Six individuals joined the subgroup, Andrew Collins, Mats Ohlin, Duncan Ralph, Katharina Imkeller and Corey Watson and we included Steve Kleinstein in the discussion.
The initial suggestion was that we limit discussion initially to the human VH repertoire to set up some ground rules that could apply to light chains and J and D segments.
Most people in the group made a number of useful contributions to the discussion.
Duncan pointed out that limiting evaluation to functional or expressed sequences may miss interesting sequences currently designated as ORFs.
Both Mats and Duncan agreed with a suggestion that we should assign some kind of evidence level for each sequence in the current database.
Mats suggested that we should use the same criteria for validating current alleles using inferral tools as we are going to us for inferring novel alleles and Corey suggested because there is potential overlap between this group and the inferring novel alleles group the efforts should be coordinated.
Several members of the group pointed out a difficulty in defining the terminal nucleotides of V genes and there was some discussion on how to address this issue – either through genomic means (for example using a database of genomic sequences encompassing V alleles from numerous individuals) or by computational means – for example allowing for some ambiguity at the final few nucleotides.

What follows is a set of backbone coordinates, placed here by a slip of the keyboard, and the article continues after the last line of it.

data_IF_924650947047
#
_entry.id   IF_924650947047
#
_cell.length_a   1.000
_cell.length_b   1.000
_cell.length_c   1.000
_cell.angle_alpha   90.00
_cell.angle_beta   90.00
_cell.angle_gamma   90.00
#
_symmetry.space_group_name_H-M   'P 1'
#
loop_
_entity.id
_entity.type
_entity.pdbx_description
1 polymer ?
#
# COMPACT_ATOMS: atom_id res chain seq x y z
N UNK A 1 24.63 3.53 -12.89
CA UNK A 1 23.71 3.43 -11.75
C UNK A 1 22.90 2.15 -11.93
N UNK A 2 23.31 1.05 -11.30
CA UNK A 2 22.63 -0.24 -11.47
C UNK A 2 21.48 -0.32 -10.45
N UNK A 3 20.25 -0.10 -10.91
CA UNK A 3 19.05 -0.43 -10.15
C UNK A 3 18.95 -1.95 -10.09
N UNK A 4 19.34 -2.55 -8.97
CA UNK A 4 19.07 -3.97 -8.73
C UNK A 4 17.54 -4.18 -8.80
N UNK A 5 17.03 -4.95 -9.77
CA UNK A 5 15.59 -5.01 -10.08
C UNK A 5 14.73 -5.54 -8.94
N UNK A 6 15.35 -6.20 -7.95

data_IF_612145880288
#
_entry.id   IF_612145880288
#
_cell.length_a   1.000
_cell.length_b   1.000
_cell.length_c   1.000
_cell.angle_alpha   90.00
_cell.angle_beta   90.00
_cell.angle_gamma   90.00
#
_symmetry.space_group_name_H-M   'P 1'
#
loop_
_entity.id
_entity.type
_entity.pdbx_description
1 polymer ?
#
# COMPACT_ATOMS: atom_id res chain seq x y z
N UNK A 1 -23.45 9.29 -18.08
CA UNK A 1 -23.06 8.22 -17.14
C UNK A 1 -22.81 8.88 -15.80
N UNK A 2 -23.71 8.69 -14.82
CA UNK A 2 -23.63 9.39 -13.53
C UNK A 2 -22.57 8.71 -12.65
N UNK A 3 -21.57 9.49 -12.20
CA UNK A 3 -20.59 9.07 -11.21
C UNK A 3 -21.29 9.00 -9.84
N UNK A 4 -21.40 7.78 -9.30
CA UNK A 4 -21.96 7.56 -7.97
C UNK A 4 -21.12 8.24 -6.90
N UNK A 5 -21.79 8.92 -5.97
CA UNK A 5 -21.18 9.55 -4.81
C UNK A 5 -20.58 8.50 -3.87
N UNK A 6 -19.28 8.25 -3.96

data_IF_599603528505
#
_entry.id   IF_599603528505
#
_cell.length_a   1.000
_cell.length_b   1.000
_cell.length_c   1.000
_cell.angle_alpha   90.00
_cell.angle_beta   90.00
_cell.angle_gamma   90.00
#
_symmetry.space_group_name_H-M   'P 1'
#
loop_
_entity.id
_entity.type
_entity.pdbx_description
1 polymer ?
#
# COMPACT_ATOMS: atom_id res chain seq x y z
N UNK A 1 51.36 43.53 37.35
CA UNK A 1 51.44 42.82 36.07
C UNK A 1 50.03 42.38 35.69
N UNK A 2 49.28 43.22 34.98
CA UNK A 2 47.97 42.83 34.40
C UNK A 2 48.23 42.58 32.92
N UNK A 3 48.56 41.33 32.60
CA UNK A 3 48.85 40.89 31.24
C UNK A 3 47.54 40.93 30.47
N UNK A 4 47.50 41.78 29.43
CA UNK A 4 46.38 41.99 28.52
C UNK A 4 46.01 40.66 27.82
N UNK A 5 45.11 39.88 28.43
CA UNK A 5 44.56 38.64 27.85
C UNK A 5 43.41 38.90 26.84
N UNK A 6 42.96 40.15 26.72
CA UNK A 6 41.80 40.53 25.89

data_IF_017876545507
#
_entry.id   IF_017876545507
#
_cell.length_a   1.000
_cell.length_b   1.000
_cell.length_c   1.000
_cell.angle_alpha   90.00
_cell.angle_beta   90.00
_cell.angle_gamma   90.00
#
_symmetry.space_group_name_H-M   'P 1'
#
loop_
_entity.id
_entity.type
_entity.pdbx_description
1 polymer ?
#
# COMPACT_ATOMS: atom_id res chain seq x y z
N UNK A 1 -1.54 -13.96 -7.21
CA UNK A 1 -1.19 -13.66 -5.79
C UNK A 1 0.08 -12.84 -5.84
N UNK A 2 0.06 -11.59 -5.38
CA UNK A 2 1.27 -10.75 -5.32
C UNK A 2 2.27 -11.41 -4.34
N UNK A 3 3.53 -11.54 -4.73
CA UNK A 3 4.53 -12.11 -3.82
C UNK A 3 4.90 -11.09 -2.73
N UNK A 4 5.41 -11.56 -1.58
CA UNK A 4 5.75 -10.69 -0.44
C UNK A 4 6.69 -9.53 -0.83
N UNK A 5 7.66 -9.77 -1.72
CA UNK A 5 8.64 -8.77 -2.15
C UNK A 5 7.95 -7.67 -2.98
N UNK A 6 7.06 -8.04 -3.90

Andrew proposed a set of five rules for treating the current reported human germline sequences.
Sequences must be reported in a peer reviewed journal.
Sequences must not include ambiguities
A single cDNA derived sequence cannot be the sole evidence for a germline sequence
The database must include full-length sequences.
We exclude all sequences generated by six studies that have high sequencing error rates.
Andris Js 1993
Campbell MJ 1992
Adderson EE 1993
Ollee T 1992
Van Es JH 1992
This action removes 102 sequences from the current database.
There was general agreement with the first four of Andrews suggested rules –
The final rule I was unsure if it may appear a little bit arbitrary to remove just those sequences and not other sequences and wondered whether an approach of assigning levels of confidence to all sequences may be a compromise.
The suggestion was to have, for example, a traffic light based confidence level scheme.
Low confidence sequences (such as those from the above six studies) are red, those with one additional level of evidence, genomic identity or expression in multiple copies with independent rearrangements, moving the sequence to the amber level and those with both expression and genomic evidence or two independent confirmatory genomic studies moves the sequence to the green level.
Overall I think we covered a lot of ground this first month and can feel hopeful that over the next few weeks and months we can make good progress to define the high confidence set of human germline sequences from the currently reported germline sequences.